Nasopharyngeal cancer[x]

Population/age: Individuals aged 30-70 with a family history of nasopharyngeal cancer
Recommended test: EBV serology blood test, nasopharyngoscopy
Frequency: Every 12 month


Type 2 Diabetes[xi]

Population/age: Beginning at age 40
Recommended test: Diabetes risk assessment tool (questionnaire, varies by country)
Frequency: Every 3 years
Population/age: People at high risk (impaired glucose testing or impaired fasting glucose)
Recommended test: Fasting blood sugar levels
Frequency: Every 12 months
Population/age: People at high risk (aged 45+ with obesity and/or high blood pressure; history of CVD issues; taking antipsychotic drugs)
Recommended test: Fasting blood sugar levels
Frequency: Every 3 years

Breast cancer[xii]

Population/age: Women aged 40 to 74
Recommended test: Mammogram
Frequency: Every 1 year


Cardiovascular disease (CVD)[xiii]

Population/age: People at low risk of CVD
Recommended test: CT coronary calcium/ fluoroscopy heart/ ultrasound echocardiography transthoracic
Frequency: Every 2 years
Population/age: People at intermediate risk of CVD
Recommended test: CT coronary calcium
Frequency: Every 12 months
Population/age: People at high risk of CVD
Recommended test: MRI heart with stress, without, and with IV contrast/US echocardiography transthoracic stress/ Tc-99m SPECT MPI rest and stress
Frequency: Regular checks as per your physician


Colorectal cancers[xiv]

Population/age: Aged 50+
Recommended test: Colonoscopy
Frequency: Every 10 years
Population/age: People at increased risk of colorectal cancers; age depends on family history
Recommended test: Colonoscopy
Frequency: Every 5 years


Lung cancer[xv]

Population/age: Adults 55-80 with a history of smoking > 30 packs per year
Recommended test: Low dose computed tomography
Frequency: Every 12 months


Abdominal aortic aneurysm[xvi][xvii]

Population/age: Men aged 65+; long-term smokers; family history
Recommended test: Ultrasound
Frequency: One time

Visual and hearing impairment[xviii]

Population/age: Aged 65+
Recommended test: Eye and hearing test
Frequency: Every 12 months


Population/age: Women aged 65+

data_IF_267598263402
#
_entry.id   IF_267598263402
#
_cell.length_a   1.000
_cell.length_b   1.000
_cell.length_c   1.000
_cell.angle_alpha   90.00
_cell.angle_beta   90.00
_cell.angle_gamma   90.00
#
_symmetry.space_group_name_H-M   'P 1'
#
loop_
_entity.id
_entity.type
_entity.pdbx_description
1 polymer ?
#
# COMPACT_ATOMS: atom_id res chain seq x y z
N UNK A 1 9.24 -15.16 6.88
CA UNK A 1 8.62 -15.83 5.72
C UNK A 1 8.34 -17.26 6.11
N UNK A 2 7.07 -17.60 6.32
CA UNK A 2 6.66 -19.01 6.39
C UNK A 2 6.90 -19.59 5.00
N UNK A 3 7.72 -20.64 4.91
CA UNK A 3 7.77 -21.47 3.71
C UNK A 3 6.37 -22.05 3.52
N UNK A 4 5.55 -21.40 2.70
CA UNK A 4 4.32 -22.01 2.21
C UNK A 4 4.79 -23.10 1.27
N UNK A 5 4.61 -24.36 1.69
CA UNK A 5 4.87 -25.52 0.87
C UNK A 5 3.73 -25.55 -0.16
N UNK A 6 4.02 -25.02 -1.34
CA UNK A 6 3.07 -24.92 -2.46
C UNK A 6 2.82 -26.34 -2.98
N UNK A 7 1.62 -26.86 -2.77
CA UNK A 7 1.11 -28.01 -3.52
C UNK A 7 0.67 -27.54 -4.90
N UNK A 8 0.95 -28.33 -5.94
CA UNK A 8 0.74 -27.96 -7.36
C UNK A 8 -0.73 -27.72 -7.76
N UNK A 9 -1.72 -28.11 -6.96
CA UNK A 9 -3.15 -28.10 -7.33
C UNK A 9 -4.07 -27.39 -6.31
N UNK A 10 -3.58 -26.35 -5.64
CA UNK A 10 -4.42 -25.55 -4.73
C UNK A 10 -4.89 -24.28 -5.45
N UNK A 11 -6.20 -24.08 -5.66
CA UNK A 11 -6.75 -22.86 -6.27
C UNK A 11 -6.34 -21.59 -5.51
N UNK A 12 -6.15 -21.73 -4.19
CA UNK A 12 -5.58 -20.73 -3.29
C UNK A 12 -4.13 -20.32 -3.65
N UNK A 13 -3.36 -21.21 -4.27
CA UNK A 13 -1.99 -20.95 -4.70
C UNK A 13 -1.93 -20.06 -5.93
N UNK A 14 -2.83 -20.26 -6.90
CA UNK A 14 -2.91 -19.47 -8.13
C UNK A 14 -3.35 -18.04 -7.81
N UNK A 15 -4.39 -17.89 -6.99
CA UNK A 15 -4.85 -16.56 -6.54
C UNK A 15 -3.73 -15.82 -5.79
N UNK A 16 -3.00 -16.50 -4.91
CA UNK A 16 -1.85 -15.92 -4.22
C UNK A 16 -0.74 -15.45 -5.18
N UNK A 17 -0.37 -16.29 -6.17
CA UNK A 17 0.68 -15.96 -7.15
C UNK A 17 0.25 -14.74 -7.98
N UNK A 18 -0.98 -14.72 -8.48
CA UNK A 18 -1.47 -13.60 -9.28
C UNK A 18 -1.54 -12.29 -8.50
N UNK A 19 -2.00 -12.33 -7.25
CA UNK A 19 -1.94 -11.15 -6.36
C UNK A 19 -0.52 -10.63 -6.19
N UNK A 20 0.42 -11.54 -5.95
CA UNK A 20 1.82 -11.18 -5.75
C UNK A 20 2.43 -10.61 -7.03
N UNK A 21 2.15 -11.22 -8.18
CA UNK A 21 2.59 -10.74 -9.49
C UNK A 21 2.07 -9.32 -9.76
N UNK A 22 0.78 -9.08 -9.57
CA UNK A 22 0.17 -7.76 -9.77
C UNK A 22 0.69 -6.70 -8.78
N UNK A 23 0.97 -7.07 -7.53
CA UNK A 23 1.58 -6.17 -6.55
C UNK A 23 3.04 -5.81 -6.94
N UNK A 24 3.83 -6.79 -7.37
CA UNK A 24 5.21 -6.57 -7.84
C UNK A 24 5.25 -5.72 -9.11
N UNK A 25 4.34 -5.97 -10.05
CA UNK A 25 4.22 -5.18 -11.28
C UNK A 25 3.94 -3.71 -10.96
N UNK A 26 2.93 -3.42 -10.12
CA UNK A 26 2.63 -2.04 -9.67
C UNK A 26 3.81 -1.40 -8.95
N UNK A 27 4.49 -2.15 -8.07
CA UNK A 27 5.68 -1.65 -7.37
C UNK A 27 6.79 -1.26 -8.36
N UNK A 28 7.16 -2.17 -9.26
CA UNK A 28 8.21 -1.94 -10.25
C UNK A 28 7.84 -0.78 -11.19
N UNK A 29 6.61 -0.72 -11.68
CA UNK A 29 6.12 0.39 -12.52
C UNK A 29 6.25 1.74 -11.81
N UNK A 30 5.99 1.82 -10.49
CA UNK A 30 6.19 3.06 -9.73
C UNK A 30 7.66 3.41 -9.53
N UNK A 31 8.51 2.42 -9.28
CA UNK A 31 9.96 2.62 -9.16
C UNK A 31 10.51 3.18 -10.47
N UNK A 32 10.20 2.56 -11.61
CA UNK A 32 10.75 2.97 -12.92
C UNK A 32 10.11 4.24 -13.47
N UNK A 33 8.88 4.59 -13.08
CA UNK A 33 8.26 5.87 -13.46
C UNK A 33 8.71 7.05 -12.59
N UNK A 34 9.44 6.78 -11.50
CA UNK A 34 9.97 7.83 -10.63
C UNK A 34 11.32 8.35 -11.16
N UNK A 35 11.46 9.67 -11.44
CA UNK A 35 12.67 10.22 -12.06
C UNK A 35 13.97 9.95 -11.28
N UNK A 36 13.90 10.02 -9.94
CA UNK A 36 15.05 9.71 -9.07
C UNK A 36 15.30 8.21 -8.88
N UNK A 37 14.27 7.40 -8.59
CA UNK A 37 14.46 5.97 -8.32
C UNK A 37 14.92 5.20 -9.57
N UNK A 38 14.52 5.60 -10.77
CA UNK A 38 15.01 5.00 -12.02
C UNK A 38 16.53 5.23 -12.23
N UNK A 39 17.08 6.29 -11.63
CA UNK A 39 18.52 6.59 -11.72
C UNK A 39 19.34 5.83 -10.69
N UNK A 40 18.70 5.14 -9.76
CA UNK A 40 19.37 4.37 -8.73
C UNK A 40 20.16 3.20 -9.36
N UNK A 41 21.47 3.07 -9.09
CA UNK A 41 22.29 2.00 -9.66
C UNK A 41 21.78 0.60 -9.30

Recommended test: Various (ultrasound, sonography)
Frequency: As per physician
It’s important to note that if you are experiencing new and unexplained symptoms, there is no need to wait for a body check – it is highly recommended to visit your physician.
We have reviewed sources from The US Preventative Services Task Force; The American Cancer Society; the US-based National Institute of Health, the Australian, Canadian, UK, and New Zealand Department of Healths’ respective screening programs. Some of the recommendations in these sources are based on cost-effective population-level screening, some are based on the best age for individuals to begin looking for these diseases. In order to reflect the most comprehensive individual-level recommendations, the advice provided here is based on the lowest age provided by any of our sources.
For our cancer recommendations, we reviewed the top ten cancers in Hong Kong, based on incidence. We have included those cancers that had published screening recommendations on the US Preventative Services Task Force website.
Cancers which don’t have screening recommendations but that are in the Hong Kong top 10 cancers (by incidence) are:
  • Prostate cancer – guidelines for prostate cancer are currently being reviewed.
  • Non-Hodgkin’s Lymphoma – no recommended test
  • Liver cancer – only recommended for those who have risk factors, symptoms or as recommended by your physician. More information can be found here.
Dr Kevin Lau 劉仲恒醫生 graduated from the Faculty of Medicine, the University of Hong Kong and is currently the Medical Director at Trinity Medical Imaging Centre in Central. He is qualified as a Fellow of the Royal College of Radiologists (United Kingdom), The Hong Kong College of Radiologists and The Hong Kong Academy of Medicine. He obtained his Master in Public Health & Master in Public Administration from the University of Hong Kong.
This article was independently written by Healthy Matters and not sponsored. It is informative only and is not intended to be a substitute for professional medical advice, diagnosis, or treatment, and should never be relied upon for specific medical advice.